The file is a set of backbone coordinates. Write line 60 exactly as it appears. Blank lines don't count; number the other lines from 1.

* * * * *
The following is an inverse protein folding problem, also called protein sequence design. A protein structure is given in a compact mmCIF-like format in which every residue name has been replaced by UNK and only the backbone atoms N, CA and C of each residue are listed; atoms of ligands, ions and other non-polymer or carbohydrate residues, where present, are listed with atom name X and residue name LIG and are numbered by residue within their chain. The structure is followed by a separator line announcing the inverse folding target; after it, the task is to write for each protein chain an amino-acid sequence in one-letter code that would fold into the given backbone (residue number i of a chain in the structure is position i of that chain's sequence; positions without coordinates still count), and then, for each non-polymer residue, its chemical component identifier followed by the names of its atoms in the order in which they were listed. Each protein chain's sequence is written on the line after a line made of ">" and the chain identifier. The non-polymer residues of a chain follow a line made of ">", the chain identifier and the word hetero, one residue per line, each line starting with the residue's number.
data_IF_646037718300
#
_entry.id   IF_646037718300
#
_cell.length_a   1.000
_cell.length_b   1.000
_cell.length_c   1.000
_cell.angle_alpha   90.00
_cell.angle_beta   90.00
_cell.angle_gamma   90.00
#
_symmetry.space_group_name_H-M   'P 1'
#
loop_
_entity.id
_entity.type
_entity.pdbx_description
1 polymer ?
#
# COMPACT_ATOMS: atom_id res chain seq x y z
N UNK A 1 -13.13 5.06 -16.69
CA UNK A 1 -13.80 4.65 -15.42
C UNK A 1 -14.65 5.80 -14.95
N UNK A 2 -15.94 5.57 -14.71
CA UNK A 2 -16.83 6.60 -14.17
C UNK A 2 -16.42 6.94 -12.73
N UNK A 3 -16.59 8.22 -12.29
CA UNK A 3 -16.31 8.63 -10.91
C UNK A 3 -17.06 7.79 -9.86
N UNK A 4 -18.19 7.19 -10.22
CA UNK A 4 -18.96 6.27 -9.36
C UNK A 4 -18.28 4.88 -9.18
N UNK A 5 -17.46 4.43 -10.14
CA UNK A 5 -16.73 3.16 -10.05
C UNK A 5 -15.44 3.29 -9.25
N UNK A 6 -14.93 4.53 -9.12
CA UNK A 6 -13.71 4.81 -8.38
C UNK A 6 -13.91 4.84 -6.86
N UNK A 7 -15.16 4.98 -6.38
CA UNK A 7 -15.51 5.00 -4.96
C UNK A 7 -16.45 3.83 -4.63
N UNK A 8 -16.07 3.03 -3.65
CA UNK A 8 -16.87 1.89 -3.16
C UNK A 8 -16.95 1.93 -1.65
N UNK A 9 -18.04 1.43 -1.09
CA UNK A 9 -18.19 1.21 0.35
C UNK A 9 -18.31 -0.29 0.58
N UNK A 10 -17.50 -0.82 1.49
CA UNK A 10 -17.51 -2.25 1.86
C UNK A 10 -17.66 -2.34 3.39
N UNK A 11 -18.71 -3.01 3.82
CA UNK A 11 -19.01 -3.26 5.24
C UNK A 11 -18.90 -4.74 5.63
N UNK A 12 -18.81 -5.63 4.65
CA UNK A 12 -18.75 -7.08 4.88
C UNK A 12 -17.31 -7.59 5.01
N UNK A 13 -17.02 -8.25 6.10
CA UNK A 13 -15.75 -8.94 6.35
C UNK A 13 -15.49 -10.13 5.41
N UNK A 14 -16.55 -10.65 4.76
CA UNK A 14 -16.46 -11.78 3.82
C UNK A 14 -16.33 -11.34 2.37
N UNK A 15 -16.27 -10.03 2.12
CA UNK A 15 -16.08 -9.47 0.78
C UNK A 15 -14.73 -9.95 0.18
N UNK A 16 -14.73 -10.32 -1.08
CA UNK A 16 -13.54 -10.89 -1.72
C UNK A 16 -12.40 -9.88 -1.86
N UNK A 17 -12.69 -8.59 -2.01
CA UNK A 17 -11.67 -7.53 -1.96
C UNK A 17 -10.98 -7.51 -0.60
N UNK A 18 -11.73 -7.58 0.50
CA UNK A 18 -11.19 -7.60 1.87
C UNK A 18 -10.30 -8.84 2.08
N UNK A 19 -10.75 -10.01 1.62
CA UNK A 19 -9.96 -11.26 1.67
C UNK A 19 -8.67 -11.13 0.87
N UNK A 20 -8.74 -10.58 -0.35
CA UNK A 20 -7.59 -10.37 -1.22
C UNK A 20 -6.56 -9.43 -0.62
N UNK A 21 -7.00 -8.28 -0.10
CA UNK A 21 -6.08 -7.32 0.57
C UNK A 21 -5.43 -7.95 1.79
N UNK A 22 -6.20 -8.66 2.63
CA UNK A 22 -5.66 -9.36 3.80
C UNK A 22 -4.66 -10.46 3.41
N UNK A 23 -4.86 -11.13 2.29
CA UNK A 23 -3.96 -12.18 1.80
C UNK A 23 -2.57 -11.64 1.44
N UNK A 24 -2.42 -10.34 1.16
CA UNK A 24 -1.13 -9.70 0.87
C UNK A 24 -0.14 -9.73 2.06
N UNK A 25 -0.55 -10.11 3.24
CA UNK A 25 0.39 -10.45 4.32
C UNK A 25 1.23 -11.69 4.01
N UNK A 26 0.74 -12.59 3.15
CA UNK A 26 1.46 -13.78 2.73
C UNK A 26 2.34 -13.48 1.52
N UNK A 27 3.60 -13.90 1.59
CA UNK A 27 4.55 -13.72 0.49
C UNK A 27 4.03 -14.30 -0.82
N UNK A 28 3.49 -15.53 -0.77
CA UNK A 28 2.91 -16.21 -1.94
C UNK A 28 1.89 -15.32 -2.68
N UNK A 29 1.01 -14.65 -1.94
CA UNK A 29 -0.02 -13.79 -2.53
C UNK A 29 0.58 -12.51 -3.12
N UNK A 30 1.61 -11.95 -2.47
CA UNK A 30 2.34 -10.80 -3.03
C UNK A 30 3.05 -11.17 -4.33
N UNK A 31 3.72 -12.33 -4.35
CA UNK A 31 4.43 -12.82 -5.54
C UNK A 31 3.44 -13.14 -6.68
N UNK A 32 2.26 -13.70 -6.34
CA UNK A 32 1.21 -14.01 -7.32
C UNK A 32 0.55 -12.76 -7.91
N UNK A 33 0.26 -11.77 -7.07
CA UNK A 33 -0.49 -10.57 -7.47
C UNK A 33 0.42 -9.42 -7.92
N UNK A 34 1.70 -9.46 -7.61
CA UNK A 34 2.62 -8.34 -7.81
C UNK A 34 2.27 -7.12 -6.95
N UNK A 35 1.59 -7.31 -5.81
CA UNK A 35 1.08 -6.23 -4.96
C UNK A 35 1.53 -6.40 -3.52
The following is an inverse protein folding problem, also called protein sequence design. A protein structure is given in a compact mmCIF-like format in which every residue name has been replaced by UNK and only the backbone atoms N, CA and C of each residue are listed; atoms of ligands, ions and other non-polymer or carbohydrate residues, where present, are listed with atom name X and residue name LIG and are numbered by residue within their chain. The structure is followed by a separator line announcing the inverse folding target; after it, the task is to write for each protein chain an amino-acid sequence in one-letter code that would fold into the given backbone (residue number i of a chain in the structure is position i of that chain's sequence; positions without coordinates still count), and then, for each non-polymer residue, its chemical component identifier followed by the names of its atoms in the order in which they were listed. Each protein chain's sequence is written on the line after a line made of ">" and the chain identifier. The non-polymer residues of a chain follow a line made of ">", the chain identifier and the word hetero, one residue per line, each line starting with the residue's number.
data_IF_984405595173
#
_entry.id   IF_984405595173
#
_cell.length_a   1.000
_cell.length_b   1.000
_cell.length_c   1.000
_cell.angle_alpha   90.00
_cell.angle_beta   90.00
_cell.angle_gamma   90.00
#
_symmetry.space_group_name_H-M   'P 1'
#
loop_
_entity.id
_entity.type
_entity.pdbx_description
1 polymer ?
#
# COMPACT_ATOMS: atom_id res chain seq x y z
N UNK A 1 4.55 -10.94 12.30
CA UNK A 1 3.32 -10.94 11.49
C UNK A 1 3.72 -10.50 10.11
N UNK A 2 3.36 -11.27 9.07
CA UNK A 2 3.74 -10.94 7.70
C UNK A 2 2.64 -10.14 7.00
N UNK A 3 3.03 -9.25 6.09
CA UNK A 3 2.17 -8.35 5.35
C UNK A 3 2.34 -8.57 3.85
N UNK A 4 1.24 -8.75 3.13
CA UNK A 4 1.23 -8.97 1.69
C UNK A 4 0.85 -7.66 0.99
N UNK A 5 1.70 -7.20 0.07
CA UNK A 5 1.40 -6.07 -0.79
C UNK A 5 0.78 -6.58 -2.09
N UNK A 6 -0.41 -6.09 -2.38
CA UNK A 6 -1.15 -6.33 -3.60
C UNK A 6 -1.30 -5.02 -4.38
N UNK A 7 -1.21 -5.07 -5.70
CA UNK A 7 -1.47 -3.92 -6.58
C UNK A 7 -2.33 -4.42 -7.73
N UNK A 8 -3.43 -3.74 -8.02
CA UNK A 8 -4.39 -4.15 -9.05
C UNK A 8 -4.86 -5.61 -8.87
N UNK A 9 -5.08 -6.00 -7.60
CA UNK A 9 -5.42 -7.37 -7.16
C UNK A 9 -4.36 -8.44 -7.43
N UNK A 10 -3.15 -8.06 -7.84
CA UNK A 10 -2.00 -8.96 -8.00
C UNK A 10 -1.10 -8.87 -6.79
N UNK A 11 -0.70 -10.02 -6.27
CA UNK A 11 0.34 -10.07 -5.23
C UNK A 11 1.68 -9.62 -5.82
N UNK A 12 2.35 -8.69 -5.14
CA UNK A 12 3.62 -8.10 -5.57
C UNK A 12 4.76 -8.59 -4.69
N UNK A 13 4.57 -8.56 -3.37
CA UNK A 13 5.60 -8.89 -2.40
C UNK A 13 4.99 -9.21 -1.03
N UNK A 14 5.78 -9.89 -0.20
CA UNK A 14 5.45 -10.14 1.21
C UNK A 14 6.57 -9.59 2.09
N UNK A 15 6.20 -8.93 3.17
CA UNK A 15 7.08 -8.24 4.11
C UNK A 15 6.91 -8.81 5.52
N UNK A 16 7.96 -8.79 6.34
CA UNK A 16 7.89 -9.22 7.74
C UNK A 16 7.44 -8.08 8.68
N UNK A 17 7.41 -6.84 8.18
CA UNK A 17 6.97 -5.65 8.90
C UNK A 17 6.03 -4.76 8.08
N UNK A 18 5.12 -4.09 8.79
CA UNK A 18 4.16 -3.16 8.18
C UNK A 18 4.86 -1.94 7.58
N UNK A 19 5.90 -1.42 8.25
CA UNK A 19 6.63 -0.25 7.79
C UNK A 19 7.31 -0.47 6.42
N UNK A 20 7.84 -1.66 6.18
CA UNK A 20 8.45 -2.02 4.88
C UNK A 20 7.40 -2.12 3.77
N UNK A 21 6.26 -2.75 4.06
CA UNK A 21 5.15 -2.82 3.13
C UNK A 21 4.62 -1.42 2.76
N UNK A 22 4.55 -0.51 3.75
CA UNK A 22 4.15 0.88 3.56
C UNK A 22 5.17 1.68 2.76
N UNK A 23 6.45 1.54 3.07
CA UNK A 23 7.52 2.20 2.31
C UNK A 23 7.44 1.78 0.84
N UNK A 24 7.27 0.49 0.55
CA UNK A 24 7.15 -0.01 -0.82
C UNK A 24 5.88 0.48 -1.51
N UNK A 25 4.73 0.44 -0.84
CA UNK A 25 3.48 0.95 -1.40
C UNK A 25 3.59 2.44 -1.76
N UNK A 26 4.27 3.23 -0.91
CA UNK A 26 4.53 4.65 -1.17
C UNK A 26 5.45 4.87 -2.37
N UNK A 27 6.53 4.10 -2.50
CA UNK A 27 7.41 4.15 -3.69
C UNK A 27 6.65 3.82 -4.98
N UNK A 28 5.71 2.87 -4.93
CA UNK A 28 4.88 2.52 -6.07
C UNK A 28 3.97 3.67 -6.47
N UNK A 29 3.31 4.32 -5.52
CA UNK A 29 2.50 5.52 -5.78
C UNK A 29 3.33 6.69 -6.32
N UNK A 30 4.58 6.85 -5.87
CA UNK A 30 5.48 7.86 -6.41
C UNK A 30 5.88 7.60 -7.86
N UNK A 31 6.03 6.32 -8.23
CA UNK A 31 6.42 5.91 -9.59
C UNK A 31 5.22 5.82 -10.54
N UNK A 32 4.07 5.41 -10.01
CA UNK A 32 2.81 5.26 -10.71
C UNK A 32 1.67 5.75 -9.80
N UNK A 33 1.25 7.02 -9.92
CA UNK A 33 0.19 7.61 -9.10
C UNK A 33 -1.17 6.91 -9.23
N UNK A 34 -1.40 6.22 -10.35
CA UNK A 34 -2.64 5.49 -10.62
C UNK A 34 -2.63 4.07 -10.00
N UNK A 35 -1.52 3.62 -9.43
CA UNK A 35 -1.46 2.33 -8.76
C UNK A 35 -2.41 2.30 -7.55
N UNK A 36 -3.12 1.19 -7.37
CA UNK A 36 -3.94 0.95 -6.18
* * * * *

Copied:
C UNK A 13 -15.49 -10.13 5.41